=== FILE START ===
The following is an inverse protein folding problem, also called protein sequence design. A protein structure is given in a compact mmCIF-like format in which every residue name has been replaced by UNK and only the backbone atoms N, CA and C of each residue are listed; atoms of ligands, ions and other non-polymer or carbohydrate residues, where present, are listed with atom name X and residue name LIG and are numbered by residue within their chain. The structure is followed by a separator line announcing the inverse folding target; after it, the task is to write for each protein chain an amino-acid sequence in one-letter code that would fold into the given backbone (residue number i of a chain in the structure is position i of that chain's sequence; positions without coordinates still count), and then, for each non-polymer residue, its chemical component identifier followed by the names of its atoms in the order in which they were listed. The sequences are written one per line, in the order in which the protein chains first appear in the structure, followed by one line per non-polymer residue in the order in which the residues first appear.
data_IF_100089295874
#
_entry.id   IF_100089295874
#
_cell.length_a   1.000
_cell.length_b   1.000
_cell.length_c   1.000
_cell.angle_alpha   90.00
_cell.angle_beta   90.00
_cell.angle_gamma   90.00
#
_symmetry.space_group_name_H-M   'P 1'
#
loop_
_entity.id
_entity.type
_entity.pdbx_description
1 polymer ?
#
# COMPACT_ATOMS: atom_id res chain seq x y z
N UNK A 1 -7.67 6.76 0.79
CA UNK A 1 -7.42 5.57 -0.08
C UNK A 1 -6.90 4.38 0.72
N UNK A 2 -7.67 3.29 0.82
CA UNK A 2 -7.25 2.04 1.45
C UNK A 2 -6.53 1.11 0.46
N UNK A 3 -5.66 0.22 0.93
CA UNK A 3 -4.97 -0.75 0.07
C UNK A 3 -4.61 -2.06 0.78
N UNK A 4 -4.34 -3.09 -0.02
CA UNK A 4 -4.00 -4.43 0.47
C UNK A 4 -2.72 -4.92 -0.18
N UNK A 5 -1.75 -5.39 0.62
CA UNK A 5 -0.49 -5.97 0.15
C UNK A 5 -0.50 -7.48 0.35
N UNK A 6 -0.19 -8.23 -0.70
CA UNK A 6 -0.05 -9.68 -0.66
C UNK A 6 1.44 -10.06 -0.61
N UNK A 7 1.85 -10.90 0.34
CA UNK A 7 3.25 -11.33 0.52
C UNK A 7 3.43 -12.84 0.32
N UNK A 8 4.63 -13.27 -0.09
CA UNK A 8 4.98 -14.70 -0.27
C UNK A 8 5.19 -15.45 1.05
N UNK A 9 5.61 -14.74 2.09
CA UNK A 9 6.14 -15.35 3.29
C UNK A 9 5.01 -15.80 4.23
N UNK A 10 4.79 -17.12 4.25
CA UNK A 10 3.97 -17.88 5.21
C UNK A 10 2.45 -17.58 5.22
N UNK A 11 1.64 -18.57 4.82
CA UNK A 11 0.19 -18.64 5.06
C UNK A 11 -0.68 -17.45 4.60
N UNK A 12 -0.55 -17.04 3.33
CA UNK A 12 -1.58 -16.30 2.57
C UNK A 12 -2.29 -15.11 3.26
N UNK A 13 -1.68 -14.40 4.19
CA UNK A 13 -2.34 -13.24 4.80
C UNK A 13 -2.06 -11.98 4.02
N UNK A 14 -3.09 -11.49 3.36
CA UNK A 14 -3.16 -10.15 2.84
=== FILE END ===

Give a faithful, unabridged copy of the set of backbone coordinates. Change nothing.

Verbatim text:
The following is an inverse protein folding problem, also called protein sequence design. A protein structure is given in a compact mmCIF-like format in which every residue name has been replaced by UNK and only the backbone atoms N, CA and C of each residue are listed; atoms of ligands, ions and other non-polymer or carbohydrate residues, where present, are listed with atom name X and residue name LIG and are numbered by residue within their chain. The structure is followed by a separator line announcing the inverse folding target; after it, the task is to write for each protein chain an amino-acid sequence in one-letter code that would fold into the given backbone (residue number i of a chain in the structure is position i of that chain's sequence; positions without coordinates still count), and then, for each non-polymer residue, its chemical component identifier followed by the names of its atoms in the order in which they were listed. The sequences are written one per line, in the order in which the protein chains first appear in the structure, followed by one line per non-polymer residue in the order in which the residues first appear.
data_IF_100089295874
#
_entry.id   IF_100089295874
#
_cell.length_a   1.000
_cell.length_b   1.000
_cell.length_c   1.000
_cell.angle_alpha   90.00
_cell.angle_beta   90.00
_cell.angle_gamma   90.00
#
_symmetry.space_group_name_H-M   'P 1'
#
loop_
_entity.id
_entity.type
_entity.pdbx_description
1 polymer ?
#
# COMPACT_ATOMS: atom_id res chain seq x y z
N UNK A 1 -7.67 6.76 0.79
CA UNK A 1 -7.42 5.57 -0.08
C UNK A 1 -6.90 4.38 0.72
N UNK A 2 -7.67 3.29 0.82
CA UNK A 2 -7.25 2.04 1.45
C UNK A 2 -6.53 1.11 0.46
N UNK A 3 -5.66 0.22 0.93
CA UNK A 3 -4.97 -0.75 0.07
C UNK A 3 -4.61 -2.06 0.78
N UNK A 4 -4.34 -3.09 -0.02
CA UNK A 4 -4.00 -4.43 0.47
C UNK A 4 -2.72 -4.92 -0.18
N UNK A 5 -1.75 -5.39 0.62
CA UNK A 5 -0.49 -5.97 0.15
C UNK A 5 -0.50 -7.48 0.35
N UNK A 6 -0.19 -8.23 -0.70
CA UNK A 6 -0.05 -9.68 -0.66
C UNK A 6 1.44 -10.06 -0.61
N UNK A 7 1.85 -10.90 0.34
CA UNK A 7 3.25 -11.33 0.52
C UNK A 7 3.43 -12.84 0.32
N UNK A 8 4.63 -13.27 -0.09
CA UNK A 8 4.98 -14.70 -0.27
C UNK A 8 5.19 -15.45 1.05
N UNK A 9 5.61 -14.74 2.09
CA UNK A 9 6.14 -15.35 3.29
C UNK A 9 5.01 -15.80 4.23
N UNK A 10 4.79 -17.12 4.25
CA UNK A 10 3.97 -17.88 5.21
C UNK A 10 2.45 -17.58 5.22
N UNK A 11 1.64 -18.57 4.82
CA UNK A 11 0.19 -18.64 5.06
C UNK A 11 -0.68 -17.45 4.60
N UNK A 12 -0.55 -17.04 3.33
CA UNK A 12 -1.58 -16.30 2.57
C UNK A 12 -2.29 -15.11 3.26
N UNK A 13 -1.68 -14.40 4.19
CA UNK A 13 -2.34 -13.24 4.80
C UNK A 13 -2.06 -11.98 4.02
N UNK A 14 -3.09 -11.49 3.36
CA UNK A 14 -3.16 -10.15 2.84